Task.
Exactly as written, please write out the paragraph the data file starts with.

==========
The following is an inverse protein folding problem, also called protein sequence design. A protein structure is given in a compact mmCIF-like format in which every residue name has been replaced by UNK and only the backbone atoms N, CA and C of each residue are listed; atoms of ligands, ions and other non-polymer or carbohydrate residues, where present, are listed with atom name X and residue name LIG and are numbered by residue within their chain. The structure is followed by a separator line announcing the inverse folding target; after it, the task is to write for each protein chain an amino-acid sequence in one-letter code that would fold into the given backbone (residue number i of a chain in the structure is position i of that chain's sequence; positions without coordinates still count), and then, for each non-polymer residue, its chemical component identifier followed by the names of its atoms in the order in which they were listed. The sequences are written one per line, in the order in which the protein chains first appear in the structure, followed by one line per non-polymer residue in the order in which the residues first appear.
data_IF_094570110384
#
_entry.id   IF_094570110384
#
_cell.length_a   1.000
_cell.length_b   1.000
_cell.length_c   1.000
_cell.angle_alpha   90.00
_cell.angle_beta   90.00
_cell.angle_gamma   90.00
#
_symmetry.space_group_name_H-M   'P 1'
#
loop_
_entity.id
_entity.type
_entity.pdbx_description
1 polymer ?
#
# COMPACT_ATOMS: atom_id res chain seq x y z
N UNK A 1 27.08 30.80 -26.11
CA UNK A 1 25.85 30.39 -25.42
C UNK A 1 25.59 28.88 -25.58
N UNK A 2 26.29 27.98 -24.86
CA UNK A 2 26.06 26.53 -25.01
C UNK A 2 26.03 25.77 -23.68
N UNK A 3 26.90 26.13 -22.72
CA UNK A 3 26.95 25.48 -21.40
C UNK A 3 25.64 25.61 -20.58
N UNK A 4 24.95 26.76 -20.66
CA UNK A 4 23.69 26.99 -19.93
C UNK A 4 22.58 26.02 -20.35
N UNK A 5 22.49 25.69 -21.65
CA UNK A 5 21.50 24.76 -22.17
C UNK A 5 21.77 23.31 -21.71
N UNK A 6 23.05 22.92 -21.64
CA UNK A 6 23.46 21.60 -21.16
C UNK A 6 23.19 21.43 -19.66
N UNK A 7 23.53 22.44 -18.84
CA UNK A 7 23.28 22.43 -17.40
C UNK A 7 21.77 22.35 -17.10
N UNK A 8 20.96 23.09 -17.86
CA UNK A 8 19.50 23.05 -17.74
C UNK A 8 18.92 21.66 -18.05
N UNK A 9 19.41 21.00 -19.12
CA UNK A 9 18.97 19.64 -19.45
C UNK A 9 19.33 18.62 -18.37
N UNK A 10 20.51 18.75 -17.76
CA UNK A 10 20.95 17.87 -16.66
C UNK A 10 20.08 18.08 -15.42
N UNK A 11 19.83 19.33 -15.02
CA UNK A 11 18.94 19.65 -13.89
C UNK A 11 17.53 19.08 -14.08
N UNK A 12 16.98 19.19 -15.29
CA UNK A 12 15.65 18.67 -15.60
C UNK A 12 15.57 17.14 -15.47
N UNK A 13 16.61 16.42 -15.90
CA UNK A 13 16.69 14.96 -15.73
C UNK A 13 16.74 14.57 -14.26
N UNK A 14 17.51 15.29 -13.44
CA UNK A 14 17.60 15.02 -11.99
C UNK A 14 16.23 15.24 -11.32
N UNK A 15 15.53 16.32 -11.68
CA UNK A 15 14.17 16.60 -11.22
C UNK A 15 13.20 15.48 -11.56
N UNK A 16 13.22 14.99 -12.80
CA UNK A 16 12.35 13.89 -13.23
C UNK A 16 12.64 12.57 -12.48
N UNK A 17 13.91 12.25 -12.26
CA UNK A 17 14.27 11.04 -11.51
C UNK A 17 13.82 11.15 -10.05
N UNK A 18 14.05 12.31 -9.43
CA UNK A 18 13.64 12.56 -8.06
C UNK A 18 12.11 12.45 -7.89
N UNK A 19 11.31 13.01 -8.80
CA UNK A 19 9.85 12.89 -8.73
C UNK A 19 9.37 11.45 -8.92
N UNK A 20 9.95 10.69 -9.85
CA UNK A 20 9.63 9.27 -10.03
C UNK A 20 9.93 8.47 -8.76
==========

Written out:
The following is an inverse protein folding problem, also called protein sequence design. A protein structure is given in a compact mmCIF-like format in which every residue name has been replaced by UNK and only the backbone atoms N, CA and C of each residue are listed; atoms of ligands, ions and other non-polymer or carbohydrate residues, where present, are listed with atom name X and residue name LIG and are numbered by residue within their chain. The structure is followed by a separator line announcing the inverse folding target; after it, the task is to write for each protein chain an amino-acid sequence in one-letter code that would fold into the given backbone (residue number i of a chain in the structure is position i of that chain's sequence; positions without coordinates still count), and then, for each non-polymer residue, its chemical component identifier followed by the names of its atoms in the order in which they were listed. The sequences are written one per line, in the order in which the protein chains first appear in the structure, followed by one line per non-polymer residue in the order in which the residues first appear.